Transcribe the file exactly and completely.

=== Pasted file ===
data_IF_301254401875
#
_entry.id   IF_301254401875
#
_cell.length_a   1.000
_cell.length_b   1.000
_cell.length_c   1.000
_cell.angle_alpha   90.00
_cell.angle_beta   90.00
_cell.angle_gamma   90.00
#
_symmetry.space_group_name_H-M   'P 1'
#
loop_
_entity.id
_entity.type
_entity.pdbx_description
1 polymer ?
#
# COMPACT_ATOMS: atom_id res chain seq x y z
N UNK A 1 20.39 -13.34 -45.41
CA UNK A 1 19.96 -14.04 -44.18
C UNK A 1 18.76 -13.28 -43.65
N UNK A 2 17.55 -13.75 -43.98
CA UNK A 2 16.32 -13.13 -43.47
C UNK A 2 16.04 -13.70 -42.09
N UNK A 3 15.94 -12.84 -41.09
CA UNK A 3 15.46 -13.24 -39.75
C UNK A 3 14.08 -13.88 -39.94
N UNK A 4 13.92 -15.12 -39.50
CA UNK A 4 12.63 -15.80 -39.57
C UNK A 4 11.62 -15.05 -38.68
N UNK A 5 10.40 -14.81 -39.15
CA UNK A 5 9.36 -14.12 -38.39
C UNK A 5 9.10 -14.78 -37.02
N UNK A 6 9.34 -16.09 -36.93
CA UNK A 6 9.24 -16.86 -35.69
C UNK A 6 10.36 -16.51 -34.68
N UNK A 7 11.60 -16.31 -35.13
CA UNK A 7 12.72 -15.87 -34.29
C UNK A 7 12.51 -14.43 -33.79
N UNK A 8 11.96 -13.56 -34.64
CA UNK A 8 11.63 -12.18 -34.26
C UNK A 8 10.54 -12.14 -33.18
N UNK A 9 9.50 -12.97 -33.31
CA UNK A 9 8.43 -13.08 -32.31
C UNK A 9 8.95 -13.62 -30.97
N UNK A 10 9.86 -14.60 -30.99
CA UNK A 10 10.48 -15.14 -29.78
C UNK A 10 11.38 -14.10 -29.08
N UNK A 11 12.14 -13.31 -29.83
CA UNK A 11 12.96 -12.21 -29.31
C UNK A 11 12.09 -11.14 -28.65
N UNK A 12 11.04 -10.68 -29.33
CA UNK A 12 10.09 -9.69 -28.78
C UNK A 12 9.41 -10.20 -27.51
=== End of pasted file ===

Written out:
data_IF_301254401875
#
_entry.id   IF_301254401875
#
_cell.length_a   1.000
_cell.length_b   1.000
_cell.length_c   1.000
_cell.angle_alpha   90.00
_cell.angle_beta   90.00
_cell.angle_gamma   90.00
#
_symmetry.space_group_name_H-M   'P 1'
#
loop_
_entity.id
_entity.type
_entity.pdbx_description
1 polymer ?
#
# COMPACT_ATOMS: atom_id res chain seq x y z
N UNK A 1 20.39 -13.34 -45.41
CA UNK A 1 19.96 -14.04 -44.18
C UNK A 1 18.76 -13.28 -43.65
N UNK A 2 17.55 -13.75 -43.98
CA UNK A 2 16.32 -13.13 -43.47
C UNK A 2 16.04 -13.70 -42.09
N UNK A 3 15.94 -12.84 -41.09
CA UNK A 3 15.46 -13.24 -39.75
C UNK A 3 14.08 -13.88 -39.94
N UNK A 4 13.92 -15.12 -39.50
CA UNK A 4 12.63 -15.80 -39.57
C UNK A 4 11.62 -15.05 -38.68
N UNK A 5 10.40 -14.81 -39.15
CA UNK A 5 9.36 -14.12 -38.39
C UNK A 5 9.10 -14.78 -37.02
N UNK A 6 9.34 -16.09 -36.93
CA UNK A 6 9.24 -16.86 -35.69
C UNK A 6 10.36 -16.51 -34.68
N UNK A 7 11.60 -16.31 -35.13
CA UNK A 7 12.72 -15.87 -34.29
C UNK A 7 12.51 -14.43 -33.79
N UNK A 8 11.96 -13.56 -34.64
CA UNK A 8 11.63 -12.18 -34.26
C UNK A 8 10.54 -12.14 -33.18
N UNK A 9 9.50 -12.97 -33.31
CA UNK A 9 8.43 -13.08 -32.31
C UNK A 9 8.95 -13.62 -30.97
N UNK A 10 9.86 -14.60 -30.99
CA UNK A 10 10.48 -15.14 -29.78
C UNK A 10 11.38 -14.10 -29.08
N UNK A 11 12.14 -13.31 -29.83
CA UNK A 11 12.96 -12.21 -29.31
C UNK A 11 12.09 -11.14 -28.65
N UNK A 12 11.04 -10.68 -29.33
CA UNK A 12 10.09 -9.69 -28.78
C UNK A 12 9.41 -10.20 -27.51